Most interesting in Kennedy’s version of the State of the Union was that he let America’s history begin in 1776 instead of in 1607 or 1620.

A simple reading of the 13 original Colonies’ charters and constitutions—Delaware, Pennsylvania, New Jersey, Georgia, Connecticut, Massachusetts, Maryland, North and South Carolina, New Hampshire, New York, Virginia and Rhode Island—will unquestionably reveal that America’s Founding Fathers systematically devised and established a distinctively Christian nation over the first 150 years of early America.

Kennedy also fallaciously disregards the American founders’ game-changing, world-changing declaration on Nov. 11, 1620, known under the name of the Mayflower Compact: “IN THE NAME OF GOD, AMEN. We, whose names are underwritten, the Loyal Subjects of our dread Sovereign Lord King James, by the Grace of God, of Great Britain, France, and Ireland, King, Defender of the Faith, &c. Having undertaken for the Glory of God, and Advancement of the Christian Faith …”

A return to the model that the Founding Fathers established over the 17th-18th centuries (1620-1776)—the Judeo-Christian heritage and biblically based culture—may be the only chance to guarantee sustainable freedom for the coming generations of Americans.

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Os Guinness notes in his book “A Free People’s Suicide” that one cannot point to a free and lasting civilization anywhere in history that was built on atheistic foundations. Yet America’s dalliance with pagan secularism and cultural Marxism over the last century or so continues.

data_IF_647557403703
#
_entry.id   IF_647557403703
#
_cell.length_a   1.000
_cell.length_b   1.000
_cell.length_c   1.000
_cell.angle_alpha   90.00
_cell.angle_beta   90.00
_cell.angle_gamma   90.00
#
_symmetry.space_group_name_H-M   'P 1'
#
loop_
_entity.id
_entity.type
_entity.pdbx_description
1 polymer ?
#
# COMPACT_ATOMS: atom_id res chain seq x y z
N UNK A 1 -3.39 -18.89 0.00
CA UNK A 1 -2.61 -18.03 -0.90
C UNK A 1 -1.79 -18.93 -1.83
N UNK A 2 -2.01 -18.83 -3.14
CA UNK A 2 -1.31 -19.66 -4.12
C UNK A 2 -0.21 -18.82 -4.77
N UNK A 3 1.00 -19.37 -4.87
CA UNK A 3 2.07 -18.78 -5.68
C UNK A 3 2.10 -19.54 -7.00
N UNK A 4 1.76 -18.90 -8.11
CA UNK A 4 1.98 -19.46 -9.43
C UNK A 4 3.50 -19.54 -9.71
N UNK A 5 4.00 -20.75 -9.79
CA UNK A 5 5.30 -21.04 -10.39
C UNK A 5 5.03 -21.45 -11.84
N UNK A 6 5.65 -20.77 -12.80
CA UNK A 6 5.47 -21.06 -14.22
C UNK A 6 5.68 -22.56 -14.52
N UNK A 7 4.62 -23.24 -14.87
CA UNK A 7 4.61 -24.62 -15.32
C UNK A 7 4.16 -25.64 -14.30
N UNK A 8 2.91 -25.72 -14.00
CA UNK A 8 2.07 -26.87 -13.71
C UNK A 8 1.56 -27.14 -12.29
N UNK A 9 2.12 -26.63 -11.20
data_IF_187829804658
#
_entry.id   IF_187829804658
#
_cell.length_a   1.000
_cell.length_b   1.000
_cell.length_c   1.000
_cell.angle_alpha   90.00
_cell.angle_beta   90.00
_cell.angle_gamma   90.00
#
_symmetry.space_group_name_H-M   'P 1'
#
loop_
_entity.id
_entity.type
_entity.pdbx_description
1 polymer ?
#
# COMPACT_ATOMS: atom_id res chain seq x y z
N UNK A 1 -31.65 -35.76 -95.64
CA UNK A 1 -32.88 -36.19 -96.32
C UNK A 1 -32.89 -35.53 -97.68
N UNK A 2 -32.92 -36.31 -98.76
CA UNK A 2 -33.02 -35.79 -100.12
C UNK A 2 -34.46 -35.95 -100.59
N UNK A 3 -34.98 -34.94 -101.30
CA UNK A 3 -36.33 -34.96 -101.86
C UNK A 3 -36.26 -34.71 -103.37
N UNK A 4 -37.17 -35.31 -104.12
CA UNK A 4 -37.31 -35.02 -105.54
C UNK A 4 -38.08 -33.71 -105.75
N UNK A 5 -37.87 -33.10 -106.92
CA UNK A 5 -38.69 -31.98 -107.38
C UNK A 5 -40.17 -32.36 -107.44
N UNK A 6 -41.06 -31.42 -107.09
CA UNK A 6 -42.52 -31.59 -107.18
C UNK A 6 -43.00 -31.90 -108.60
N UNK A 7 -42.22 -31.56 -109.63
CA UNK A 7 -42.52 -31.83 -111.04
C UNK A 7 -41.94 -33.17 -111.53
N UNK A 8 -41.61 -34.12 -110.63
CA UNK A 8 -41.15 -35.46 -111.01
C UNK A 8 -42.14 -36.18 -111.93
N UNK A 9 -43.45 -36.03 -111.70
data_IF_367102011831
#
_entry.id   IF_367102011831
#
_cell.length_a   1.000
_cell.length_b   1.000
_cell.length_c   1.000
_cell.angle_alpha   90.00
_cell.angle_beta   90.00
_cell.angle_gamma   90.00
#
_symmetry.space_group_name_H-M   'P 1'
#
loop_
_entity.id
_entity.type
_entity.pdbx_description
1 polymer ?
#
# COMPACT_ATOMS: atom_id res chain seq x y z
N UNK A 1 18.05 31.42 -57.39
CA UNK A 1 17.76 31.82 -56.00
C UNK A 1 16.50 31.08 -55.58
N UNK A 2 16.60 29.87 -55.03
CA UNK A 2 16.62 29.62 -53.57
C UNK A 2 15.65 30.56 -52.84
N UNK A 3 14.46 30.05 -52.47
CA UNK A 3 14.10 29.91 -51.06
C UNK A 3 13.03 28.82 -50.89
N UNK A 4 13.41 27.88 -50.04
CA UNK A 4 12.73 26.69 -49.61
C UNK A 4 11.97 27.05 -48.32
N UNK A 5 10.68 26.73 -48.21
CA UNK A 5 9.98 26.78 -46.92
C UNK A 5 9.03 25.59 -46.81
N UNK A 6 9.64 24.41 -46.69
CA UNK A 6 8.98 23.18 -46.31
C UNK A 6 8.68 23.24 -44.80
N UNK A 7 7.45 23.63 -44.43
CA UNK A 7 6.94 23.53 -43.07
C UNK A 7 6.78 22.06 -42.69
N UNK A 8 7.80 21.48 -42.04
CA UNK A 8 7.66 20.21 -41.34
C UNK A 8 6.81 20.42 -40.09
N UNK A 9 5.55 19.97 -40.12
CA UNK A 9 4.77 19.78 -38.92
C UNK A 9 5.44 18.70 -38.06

The nation teeters on the brink of moral bankruptcy, having engendered a culture poisoned in and by the structures, sights, sounds and smells of foreign gods, where lines between idolatry and secular indoctrination are impossible to discern by the contemporary biblically illiterate citizenship and where blatantly pagan public education holds sway in paganism’s sacred buildings.

America has reached a point where we will have to decide whether to be pagan or Christian—and then get on with it. The restoration of America’s once biblically based culture—put in place by the founders—will require the depaganization of the state. And with the state becoming less pagan and profane, the culture will naturally become more scriptural and spiritual.

This will be no easy task, not even if we just ignore that secularism’s disciples dominate the spiritual, intellectual, educational, economic, vocational and cultural levers of power.

The 21st-century absence of Christians from the public square expose the political challenges we’re facing. Include the lopsided sterile model of attendance, holdings and portfolios as a measurement of successful ministry, and the minuscule Christian footprint in the culture, and one can easily foretell the extremely difficult, energy-intensive, time-consuming and expensive conundrum that evangelical and pro-life Catholic Christians are facing.

To address the political challenges, every church in America should have a pastor, elder, deacon or congregant running for local office in 2024, 2026, 2028 and thereafter if we are to maintain freedom and liberty for our future generations.

Thankfully, Gideons and Rahabs are entering the public square.

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David Lane is the founder of the American Renewal Project.